Public Varsities Bill: Mahama’s call for withdrawal smacks of desperation – Edu Ministry

The Ministry of Education says former President John Dramani Mahama call for the withdrawal of the Public Universities Bill, 2020, without assigning any cogent reason is a clear demonstration of how desperate the former leader is in his attempt to seek for re-election.

The former Ghanaian Leader on Sunday, June 14, 2020, wrote on his website,, calling for the immediate withdrawal of the Public Universities Bill, 2020, from Parliament since there is no need for its introduction.

“What our universities need is partnership. A partnership that fosters academic freedom, enhances their efficiency and also invests in research and development. The KNUST-INCAS COVID-19 rapid test kit innovation is one such outcome that is begging for support.

“Our academics and students need support to focus on their core mandate of creating and sharing knowledge, not a Public Universities Bill that seeks to control and undermine the independence of our intellectuals and other researchers in state-owned universities.

“The Bill as it stands does not only risk undermining academic innovation and ingenuity; it will also jettison decades of scholarly excellence and adversely affect Ghana’s position as the preferred destination for international scholarly collaboration”.

He went further to state that should government proceed and pass the Bill into an Act of Parliament, I will not hesitate to initiate steps for its immediate repeal, as a matter of priority, “if God willing I assume office as President in January 2021”.

However, the Ministry of Education in a swift response in a statement signed by the Press Secretary to the Minister, Rodney Nkrumah-Boateng, said even though Mr. Mahama is entitled to speak on any matter, his write up clearly shows that he is ill-informed about the subject matter.

“Ex-President Mahama is entitled to speak on any matter but must first be educated and informed. It is wholly unacceptable for a person of his stature to pander to partisan politicking on such an important issue without ascertaining the facts simply because it is an election year. This smacks of desperation. Ghanaians are yearning for clear, innovative alternatives from the political parties, not mere promises of reviews and abolition/repeals”, the statement in part read.

According to the statement, in May 2018, the Minister of State in charge of Tertiary Education, in consultation with the National Council on Tertiary Education (NCTE), commissioned a team of experts with a mandate to, among others, ‘produce a reference document pooling together various isolated policies in use, and institutional best practices that will position institutions to better discharge their mandate’. This follows earlier discussions in 2017 between the Minister for Education and Vice Chancellors Ghana (VCG) on government’s policy intentions.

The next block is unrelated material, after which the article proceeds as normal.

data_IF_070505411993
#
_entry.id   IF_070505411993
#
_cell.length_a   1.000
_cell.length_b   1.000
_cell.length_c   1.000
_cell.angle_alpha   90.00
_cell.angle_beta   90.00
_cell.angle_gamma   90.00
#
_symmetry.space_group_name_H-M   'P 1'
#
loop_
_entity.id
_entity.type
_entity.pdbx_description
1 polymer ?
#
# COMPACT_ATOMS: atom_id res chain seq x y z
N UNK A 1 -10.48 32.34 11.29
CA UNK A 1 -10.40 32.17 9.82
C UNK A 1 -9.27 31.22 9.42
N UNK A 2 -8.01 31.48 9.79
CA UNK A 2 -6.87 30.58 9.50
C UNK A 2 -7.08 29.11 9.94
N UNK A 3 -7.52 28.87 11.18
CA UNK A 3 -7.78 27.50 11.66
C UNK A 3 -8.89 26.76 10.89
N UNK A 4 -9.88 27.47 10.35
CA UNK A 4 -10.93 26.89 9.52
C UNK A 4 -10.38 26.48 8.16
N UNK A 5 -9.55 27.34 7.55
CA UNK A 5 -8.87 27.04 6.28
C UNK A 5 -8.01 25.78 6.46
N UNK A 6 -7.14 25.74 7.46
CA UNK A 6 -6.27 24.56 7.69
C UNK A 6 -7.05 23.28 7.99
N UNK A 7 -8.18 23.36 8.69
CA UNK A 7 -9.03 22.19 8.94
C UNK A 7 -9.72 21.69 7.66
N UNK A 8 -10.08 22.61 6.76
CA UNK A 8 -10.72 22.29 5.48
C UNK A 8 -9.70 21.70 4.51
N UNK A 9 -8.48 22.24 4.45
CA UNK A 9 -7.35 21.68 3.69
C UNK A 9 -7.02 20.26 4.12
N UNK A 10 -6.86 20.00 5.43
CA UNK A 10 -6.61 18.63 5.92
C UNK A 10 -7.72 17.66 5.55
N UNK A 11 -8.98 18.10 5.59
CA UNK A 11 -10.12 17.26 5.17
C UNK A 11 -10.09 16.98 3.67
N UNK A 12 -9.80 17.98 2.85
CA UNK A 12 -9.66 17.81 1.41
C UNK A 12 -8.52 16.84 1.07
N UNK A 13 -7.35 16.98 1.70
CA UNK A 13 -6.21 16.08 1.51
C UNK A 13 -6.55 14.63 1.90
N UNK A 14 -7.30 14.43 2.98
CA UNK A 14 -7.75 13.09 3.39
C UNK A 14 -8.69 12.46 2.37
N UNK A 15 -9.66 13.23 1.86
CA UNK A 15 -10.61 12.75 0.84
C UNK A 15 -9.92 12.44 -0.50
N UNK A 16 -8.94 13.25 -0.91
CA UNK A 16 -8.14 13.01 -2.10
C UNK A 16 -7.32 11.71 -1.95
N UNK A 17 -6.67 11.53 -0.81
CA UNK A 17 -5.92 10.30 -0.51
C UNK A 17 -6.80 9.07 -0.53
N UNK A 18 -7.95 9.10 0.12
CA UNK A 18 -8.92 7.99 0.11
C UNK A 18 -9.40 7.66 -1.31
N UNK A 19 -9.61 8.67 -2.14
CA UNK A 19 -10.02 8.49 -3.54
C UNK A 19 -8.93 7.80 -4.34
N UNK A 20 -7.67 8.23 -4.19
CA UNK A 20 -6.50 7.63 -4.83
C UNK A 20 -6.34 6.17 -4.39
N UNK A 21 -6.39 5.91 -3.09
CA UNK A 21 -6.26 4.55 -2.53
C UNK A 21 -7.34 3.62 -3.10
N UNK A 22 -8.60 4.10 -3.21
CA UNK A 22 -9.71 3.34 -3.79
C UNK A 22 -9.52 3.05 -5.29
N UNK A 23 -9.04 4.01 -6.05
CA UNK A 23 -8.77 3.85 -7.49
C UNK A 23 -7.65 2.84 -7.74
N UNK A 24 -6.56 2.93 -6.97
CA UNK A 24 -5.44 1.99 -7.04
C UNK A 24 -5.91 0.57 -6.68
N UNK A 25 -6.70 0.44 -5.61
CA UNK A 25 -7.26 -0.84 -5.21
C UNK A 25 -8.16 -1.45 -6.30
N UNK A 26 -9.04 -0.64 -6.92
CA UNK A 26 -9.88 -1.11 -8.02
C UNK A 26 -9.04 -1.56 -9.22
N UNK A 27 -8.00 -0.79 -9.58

Subsequent to that, a draft policy document produced was shared with stakeholders and a validation workshop held from 10-12 January 2019 in Koforidua with the University Teachers Association of Ghana (UTAG) and NCTE attending the workshop.

The revised policy document, the statement added, was approved by cabinet and subsequently Parliament on May 9, 2019, as the Tertiary Education Policy.

“This policy was launched in June 2019 at the Law School auditorium in University of Ghana. This and others formed the basis of the Public Universities Bill currently before Parliament. The Ministry would like to put it on record that it has extensively engaged stakeholders on this matter, having invited, and received, memoranda from the various public universities and other stakeholders. The Honourable Minister has on several occasions met the leadership of UTAG to discuss their concerns about various aspects of the bill and some progress has been made. UTAG has also had the opportunity to appear before the Parliamentary Select Committee on Education to voice its concerns, which have been taken into account”, the statement noted.

It added “Government does not accept the view that the bill, when passed into law, will stifle academic freedom and undermine research and innovation. Did the passage of Technical University Act signed into law by John Mahama stifle academic freedom or stifle individual technical university autonomy? In addition to the restoration of the Book and Research Allowance, abolished by the NDC government, this has recently approved a 200% increase in the research allowance, from the GH₵500 introduced under His Excellency President John Agyekum Kufuor, to GH₵1,500. Further to this, government has laid before Parliament, the Ghana Research Fund, whose purpose, when enacted into law, is to establish a Ghana Research Fund to provide for funds and to support research in tertiary and research institutions”.

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